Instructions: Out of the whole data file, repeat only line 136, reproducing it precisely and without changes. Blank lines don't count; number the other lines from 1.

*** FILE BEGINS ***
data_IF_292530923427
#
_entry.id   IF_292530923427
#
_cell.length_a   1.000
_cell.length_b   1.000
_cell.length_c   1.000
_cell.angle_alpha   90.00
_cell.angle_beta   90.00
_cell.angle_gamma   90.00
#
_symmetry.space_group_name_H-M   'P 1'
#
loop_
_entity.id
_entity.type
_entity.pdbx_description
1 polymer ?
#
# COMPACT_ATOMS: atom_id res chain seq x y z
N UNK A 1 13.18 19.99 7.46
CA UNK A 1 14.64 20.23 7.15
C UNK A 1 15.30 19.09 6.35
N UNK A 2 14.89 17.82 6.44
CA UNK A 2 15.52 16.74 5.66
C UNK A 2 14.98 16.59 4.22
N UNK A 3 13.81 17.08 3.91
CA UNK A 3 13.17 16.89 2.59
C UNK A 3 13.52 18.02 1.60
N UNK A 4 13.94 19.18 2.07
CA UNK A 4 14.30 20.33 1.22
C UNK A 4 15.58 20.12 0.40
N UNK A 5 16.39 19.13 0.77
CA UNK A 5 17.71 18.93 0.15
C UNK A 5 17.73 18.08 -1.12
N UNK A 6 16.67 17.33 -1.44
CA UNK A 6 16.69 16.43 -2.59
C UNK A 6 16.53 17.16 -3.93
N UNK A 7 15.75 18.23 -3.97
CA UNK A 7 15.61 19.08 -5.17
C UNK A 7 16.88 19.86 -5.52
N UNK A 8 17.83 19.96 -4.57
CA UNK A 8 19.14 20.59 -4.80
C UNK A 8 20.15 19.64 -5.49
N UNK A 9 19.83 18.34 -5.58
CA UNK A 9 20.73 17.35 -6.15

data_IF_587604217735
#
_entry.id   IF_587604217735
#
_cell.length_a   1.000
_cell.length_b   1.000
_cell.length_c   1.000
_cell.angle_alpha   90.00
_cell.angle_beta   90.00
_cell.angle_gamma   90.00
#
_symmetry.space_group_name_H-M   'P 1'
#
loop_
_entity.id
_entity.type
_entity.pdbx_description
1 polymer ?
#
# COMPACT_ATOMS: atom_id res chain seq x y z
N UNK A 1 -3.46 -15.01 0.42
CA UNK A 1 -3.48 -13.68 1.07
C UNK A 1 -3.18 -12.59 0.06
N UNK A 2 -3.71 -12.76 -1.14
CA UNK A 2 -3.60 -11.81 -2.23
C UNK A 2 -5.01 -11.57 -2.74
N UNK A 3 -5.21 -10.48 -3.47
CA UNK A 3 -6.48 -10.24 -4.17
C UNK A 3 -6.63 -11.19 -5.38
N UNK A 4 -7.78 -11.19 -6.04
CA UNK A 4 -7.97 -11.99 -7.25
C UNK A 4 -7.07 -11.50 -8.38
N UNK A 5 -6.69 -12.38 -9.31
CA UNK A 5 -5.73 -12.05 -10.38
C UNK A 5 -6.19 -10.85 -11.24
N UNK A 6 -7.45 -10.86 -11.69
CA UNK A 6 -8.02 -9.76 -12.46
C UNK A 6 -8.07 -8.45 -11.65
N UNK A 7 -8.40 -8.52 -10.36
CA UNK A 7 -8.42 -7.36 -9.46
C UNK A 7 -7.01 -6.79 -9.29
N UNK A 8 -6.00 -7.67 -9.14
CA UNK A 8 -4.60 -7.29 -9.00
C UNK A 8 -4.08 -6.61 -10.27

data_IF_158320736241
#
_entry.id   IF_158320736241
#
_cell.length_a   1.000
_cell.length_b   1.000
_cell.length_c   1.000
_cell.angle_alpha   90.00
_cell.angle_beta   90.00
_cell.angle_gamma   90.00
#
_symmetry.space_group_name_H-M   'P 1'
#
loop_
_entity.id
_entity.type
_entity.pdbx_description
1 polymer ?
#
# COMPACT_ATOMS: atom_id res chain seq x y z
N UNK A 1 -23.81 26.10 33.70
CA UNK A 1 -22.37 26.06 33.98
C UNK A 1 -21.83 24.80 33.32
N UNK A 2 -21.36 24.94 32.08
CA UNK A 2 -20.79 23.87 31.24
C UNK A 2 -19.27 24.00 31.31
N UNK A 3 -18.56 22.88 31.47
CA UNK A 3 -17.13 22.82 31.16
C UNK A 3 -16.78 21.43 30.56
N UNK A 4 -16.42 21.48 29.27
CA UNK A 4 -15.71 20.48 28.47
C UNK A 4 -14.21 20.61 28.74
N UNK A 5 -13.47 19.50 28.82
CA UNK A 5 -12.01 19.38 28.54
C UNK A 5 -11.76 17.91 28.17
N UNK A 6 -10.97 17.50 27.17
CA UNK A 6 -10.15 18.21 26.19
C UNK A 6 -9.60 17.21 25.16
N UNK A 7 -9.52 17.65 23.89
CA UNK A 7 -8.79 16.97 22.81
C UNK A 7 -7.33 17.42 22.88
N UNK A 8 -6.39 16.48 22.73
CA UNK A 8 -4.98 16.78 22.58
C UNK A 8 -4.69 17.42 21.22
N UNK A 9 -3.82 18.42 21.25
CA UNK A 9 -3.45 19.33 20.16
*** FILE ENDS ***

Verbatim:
CA UNK A 9 -3.45 19.33 20.16